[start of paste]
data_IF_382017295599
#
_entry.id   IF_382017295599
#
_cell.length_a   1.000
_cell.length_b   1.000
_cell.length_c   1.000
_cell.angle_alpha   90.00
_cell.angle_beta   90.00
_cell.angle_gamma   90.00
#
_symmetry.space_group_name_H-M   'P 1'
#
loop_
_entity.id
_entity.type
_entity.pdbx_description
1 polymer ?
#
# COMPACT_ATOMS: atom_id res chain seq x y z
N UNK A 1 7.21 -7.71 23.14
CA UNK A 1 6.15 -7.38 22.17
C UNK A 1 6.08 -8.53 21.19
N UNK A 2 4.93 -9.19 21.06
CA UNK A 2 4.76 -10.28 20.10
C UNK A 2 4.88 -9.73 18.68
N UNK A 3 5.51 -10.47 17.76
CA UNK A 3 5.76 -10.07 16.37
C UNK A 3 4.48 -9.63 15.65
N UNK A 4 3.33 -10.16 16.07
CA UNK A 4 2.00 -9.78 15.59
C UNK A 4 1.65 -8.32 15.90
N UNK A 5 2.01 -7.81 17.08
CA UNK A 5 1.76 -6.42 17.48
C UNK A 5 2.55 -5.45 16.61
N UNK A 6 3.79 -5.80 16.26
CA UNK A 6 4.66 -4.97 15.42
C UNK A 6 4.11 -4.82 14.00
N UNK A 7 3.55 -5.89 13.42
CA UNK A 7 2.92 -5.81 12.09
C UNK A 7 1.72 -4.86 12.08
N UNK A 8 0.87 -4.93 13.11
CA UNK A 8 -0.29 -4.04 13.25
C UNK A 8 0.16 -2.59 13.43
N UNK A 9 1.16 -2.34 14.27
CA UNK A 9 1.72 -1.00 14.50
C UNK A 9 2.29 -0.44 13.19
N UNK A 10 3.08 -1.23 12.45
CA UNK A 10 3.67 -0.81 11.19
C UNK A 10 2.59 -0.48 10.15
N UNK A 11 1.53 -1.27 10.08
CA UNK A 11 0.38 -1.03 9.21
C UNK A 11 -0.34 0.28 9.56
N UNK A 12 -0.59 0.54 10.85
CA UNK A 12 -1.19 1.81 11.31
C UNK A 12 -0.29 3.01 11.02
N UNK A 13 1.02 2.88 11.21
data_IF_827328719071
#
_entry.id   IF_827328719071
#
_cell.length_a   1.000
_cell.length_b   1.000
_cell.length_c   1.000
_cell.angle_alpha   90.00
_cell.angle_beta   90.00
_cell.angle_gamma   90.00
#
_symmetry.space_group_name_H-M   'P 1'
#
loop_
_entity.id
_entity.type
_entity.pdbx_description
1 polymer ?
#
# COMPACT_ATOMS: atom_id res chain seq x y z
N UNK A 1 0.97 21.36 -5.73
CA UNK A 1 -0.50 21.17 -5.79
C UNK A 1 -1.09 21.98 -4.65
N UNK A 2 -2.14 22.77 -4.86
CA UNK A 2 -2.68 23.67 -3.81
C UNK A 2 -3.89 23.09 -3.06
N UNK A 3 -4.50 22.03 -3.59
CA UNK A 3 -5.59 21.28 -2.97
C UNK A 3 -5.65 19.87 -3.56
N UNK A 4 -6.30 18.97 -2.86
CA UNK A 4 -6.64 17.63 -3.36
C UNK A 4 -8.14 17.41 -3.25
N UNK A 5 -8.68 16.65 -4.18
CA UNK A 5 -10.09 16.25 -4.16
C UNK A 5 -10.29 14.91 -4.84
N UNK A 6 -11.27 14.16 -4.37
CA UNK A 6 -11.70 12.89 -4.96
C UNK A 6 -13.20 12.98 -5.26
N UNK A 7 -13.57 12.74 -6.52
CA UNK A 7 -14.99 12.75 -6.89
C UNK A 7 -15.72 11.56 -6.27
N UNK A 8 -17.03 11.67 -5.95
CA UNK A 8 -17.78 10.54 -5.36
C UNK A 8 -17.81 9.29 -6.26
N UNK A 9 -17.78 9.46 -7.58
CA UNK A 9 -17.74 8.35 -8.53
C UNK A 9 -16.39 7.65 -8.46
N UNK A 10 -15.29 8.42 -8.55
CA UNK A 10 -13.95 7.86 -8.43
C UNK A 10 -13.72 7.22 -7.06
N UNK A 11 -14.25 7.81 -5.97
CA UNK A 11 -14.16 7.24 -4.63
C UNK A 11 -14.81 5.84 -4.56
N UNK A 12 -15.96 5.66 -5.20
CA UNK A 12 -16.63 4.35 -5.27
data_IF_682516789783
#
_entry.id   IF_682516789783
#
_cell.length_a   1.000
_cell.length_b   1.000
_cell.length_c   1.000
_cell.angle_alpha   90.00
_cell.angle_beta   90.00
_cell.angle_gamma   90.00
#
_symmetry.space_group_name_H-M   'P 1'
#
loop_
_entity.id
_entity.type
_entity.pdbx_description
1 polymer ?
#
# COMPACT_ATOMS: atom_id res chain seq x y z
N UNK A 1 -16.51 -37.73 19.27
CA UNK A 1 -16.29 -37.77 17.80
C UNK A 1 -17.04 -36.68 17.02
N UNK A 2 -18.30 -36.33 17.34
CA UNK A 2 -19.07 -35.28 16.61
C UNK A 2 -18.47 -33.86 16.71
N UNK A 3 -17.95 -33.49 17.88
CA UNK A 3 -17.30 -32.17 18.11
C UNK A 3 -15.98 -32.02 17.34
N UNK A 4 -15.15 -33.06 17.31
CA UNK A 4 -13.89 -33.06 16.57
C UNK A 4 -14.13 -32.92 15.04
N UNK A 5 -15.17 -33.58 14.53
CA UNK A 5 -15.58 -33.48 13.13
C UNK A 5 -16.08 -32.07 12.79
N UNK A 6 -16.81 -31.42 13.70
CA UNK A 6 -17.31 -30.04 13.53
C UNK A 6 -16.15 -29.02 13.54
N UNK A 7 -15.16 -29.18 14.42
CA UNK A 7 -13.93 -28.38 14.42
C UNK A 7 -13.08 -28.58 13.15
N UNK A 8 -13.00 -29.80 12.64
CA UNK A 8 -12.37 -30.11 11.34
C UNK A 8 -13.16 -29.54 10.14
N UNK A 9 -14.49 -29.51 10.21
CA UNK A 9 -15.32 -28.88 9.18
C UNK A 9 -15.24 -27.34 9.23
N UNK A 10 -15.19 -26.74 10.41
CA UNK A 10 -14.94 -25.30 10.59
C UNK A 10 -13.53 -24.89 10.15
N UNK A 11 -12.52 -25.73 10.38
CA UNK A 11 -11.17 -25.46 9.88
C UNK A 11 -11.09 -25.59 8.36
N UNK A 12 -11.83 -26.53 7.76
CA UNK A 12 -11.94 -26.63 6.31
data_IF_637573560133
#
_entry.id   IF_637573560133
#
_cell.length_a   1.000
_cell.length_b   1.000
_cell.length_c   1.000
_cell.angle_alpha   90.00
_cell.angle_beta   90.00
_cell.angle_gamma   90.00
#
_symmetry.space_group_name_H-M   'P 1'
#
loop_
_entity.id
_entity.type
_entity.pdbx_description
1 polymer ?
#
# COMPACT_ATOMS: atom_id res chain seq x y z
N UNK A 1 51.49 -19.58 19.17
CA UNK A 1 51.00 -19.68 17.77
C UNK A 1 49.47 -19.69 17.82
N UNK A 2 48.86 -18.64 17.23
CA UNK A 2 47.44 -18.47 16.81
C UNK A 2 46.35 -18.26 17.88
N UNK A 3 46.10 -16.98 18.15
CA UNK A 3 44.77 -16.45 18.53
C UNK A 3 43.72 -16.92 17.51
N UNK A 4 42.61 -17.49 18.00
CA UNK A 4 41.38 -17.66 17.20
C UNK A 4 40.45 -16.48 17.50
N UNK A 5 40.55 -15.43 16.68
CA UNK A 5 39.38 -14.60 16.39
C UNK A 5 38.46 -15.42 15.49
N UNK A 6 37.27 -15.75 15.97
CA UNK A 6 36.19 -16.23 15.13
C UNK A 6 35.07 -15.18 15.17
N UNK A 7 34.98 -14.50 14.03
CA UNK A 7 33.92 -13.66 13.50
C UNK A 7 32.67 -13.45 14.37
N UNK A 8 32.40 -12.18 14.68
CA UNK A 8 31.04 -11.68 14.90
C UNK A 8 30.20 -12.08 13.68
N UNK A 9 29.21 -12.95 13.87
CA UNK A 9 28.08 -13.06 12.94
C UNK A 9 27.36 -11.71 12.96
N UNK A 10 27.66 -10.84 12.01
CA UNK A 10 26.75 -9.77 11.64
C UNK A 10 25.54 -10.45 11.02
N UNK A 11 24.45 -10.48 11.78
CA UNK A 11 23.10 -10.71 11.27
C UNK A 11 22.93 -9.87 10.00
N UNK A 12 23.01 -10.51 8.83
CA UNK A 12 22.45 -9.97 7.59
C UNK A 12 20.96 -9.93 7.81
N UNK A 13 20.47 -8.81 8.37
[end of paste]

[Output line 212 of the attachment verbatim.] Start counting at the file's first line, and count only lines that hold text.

N UNK A 9 29.21 -12.95 13.87